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Does Food Dye Cause Hyperactive Behavior in Children?

I have always thought that food dye contributes to hyperactive behavior, so it was interesting to read more on what more mainstream groups say about food dye and the role it plays in behavior.

Food dye may possibly be the reason of hyperactivity in kids

Last spring, the Food and Drug Administration looked into the possibility of food dyes causing hyperactivity in kids. Although food dye has been around for many years and is used in all types of foods, recent studies have caused some experts to ask the FDA to either ban food dye or put warning labels on foods with this ingredient.

The Center for Science in the Public Interest, has asked the FDA to band eight food dyes. They are focused primarily on Yellow No. 5, Yellow No. 6, and Red No. 4., because they make up most of the food dyes used in processed food. This same group says that there is a lot of evidence that food dye increases hyperactivity in children.

Food dye is conspicuously present in processed foods such as candies, which kids love
Food dye is conspicuously present in processed foods such as candies, which kids love

FDA’s findings about food dye in connection to children’s hyperactive behavior

The FDA, on the other hand, reviewed 35 years of research and did not find proof that food dye causes kids to become hyperactive. It did find, however, that children with ADHD might be sensitive to the food dye. The FDA along with other child developmental experts believe that more studies need to be done, because the research that is currently available has many problems associated with it.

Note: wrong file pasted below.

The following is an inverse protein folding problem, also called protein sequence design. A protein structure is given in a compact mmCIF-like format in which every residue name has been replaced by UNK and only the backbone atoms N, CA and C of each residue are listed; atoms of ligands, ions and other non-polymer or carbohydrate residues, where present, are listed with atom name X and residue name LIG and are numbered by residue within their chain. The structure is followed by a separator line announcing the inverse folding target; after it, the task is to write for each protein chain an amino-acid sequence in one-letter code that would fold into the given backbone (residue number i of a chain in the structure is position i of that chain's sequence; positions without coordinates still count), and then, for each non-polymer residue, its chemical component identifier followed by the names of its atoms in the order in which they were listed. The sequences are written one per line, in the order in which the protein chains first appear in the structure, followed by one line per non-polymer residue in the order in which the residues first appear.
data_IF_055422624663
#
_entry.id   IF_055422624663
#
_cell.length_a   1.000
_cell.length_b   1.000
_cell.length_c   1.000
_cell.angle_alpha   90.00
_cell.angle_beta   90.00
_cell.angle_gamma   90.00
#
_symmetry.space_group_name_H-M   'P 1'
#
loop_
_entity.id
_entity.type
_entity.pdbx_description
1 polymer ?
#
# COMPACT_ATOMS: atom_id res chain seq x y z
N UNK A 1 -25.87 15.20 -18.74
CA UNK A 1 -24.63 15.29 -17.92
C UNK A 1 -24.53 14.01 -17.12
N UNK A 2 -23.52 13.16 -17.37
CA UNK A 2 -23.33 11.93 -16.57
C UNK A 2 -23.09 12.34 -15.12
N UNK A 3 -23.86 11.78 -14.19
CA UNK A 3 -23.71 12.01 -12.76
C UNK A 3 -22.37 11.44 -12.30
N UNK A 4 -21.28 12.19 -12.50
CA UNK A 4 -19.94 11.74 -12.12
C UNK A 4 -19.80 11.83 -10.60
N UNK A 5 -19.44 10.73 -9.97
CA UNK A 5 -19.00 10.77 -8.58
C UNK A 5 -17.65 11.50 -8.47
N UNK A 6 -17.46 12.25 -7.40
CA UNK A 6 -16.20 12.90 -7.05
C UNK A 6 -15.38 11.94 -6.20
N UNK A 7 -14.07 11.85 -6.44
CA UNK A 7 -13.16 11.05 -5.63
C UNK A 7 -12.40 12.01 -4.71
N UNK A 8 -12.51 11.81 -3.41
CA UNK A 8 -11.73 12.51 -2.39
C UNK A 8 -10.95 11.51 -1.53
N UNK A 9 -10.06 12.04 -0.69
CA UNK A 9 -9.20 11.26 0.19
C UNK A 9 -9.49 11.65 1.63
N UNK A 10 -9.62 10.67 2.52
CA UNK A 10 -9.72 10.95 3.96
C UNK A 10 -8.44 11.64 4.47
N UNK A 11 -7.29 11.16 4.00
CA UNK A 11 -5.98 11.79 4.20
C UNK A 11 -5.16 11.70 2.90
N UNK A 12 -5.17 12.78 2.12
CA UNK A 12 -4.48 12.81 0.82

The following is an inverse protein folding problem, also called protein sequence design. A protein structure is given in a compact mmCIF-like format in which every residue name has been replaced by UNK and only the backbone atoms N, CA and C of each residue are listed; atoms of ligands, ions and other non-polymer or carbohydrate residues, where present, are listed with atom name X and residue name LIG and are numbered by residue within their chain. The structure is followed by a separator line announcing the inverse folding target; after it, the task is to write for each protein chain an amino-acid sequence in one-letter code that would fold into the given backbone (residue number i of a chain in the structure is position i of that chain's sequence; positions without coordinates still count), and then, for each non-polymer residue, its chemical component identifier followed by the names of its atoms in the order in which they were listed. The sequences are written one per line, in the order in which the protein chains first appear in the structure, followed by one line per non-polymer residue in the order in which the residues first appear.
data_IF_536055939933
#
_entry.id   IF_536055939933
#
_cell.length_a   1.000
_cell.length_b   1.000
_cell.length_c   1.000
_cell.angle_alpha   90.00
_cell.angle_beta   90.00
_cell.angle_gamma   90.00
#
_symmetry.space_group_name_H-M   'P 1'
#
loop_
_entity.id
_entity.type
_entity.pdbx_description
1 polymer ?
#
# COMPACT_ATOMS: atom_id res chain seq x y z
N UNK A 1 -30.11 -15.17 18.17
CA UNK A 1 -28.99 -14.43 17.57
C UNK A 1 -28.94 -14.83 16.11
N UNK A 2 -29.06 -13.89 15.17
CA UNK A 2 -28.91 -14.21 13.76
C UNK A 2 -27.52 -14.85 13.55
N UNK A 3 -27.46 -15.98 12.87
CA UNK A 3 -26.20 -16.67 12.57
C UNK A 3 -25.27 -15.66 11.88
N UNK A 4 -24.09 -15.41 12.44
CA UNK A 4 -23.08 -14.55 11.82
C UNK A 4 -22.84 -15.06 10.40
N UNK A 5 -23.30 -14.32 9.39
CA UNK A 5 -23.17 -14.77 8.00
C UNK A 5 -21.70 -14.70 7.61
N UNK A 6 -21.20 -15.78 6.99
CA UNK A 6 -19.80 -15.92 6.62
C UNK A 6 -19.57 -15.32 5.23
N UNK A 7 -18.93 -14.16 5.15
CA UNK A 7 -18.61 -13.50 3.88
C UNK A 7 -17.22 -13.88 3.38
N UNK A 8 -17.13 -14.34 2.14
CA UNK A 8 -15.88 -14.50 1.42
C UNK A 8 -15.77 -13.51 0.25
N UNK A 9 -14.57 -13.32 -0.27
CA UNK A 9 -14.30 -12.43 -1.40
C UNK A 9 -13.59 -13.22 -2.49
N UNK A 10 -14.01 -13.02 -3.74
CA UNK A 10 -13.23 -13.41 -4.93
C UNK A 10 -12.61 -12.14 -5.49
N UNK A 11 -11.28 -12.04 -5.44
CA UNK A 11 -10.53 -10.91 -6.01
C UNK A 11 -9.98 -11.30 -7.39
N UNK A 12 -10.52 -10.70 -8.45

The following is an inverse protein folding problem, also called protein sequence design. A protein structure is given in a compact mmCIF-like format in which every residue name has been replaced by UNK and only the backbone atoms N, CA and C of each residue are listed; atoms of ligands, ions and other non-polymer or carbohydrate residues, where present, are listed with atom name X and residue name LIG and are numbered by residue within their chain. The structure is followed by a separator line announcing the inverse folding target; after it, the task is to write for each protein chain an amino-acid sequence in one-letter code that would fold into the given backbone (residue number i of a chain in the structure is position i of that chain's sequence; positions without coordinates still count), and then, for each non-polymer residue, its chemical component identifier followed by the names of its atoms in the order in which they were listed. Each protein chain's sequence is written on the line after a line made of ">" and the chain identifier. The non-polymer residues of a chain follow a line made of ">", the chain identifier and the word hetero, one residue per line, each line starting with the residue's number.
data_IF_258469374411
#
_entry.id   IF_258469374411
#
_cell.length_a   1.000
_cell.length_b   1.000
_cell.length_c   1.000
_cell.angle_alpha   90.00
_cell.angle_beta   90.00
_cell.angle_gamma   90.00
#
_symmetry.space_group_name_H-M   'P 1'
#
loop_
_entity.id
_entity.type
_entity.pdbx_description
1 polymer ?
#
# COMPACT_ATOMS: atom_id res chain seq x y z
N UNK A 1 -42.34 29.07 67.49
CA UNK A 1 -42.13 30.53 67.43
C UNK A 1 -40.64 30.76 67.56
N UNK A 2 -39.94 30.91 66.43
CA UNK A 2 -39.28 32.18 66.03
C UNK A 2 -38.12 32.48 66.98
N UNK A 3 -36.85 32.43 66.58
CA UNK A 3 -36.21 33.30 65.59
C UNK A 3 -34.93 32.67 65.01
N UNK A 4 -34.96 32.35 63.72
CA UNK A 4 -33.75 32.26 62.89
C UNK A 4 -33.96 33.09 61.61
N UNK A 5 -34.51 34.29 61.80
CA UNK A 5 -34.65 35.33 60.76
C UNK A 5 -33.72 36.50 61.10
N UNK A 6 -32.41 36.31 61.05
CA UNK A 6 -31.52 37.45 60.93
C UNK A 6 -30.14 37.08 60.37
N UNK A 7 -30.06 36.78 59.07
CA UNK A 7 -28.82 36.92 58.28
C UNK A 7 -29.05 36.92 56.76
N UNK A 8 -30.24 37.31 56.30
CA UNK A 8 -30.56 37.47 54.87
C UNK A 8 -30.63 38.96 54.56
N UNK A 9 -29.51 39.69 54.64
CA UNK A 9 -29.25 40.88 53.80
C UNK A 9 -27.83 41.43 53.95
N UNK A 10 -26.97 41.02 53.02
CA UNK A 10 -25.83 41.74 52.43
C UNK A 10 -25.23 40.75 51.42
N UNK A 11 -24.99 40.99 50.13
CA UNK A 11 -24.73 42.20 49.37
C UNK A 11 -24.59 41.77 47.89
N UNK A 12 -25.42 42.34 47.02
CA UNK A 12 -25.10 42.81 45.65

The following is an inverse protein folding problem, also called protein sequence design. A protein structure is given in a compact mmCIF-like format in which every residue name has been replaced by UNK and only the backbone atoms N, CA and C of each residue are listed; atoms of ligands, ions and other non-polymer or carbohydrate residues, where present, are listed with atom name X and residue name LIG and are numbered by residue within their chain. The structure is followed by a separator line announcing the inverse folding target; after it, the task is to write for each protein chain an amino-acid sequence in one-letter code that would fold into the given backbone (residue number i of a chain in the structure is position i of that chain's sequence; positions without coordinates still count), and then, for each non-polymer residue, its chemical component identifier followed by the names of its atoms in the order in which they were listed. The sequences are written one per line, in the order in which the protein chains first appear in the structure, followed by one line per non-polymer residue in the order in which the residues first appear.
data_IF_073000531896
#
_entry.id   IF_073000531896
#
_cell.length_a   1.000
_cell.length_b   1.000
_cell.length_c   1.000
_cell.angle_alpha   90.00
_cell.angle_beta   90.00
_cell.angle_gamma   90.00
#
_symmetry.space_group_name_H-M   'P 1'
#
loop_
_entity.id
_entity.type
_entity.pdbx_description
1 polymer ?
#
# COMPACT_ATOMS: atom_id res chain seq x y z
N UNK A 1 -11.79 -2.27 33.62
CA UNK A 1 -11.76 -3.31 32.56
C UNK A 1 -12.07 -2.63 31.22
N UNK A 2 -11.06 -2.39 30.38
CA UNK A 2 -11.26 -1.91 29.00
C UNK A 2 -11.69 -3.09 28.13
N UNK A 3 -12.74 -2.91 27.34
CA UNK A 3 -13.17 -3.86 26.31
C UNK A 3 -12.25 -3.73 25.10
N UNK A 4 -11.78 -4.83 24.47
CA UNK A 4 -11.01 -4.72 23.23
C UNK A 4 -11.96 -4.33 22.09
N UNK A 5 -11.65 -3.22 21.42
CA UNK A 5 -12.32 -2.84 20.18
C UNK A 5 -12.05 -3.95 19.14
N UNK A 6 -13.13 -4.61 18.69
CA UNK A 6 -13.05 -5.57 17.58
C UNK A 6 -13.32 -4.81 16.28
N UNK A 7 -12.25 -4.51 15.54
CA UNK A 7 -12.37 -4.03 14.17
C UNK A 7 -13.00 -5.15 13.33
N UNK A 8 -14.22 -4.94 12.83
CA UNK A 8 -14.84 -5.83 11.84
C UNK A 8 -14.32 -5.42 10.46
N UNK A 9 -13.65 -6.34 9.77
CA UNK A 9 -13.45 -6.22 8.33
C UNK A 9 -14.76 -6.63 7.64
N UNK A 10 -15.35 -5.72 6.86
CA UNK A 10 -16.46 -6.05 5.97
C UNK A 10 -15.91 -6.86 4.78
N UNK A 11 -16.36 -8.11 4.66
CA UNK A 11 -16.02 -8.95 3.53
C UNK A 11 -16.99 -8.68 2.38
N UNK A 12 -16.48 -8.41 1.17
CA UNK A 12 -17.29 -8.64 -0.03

FDA’s findings are still open to debate; Europe bans food dyes

Junk food does not only have limited nutritional value, but can also be potentially dangerous to children
Junk food does not only have limited nutritional value, but can also be potentially dangerous to children

While the United States still debates this topic, the Europeans have already started taking action against the use of food dyes. They now require that warning labels should be put on all food that has food dye, so that parents know that it may cause hyperactive behavior.

Although there is no conclusive evidence that food dye causes hyperactivity, there is also no solid evidence that it does not. Therefore, it is good that the FDA is willing to pursue this topic in order to better understand how food dye affects behavior.

Why not try making natural food dyes?

These natural food dyes may not be as vibrant as their artificial counterparts, but at least these still give color to your foods attractive enough for your kids to eat. And most of all, they are guaranteed safer alternatives.

Natural food dyes
Natural food dyes

If you’re still convinced and concerned that food dyes are causing hyperactive behavior in your children, it’s time for you to introduce them into healthy eating. Kids still love foods that look pretty and colorful though, so you have to be clever and ingenious enough on how to present dishes to your children.

Why not try to make food dyes that come from natural sources? For example, if you have to use red food dye, look out for beets or raspberries. For orange dye, you can use either carrot or paprika; for yellow, you can use turmeric or saffron; for blue, use natural blueberry juice; for green, you may use macha green tea powder; for brown, you can use cocoa or coffee granules.

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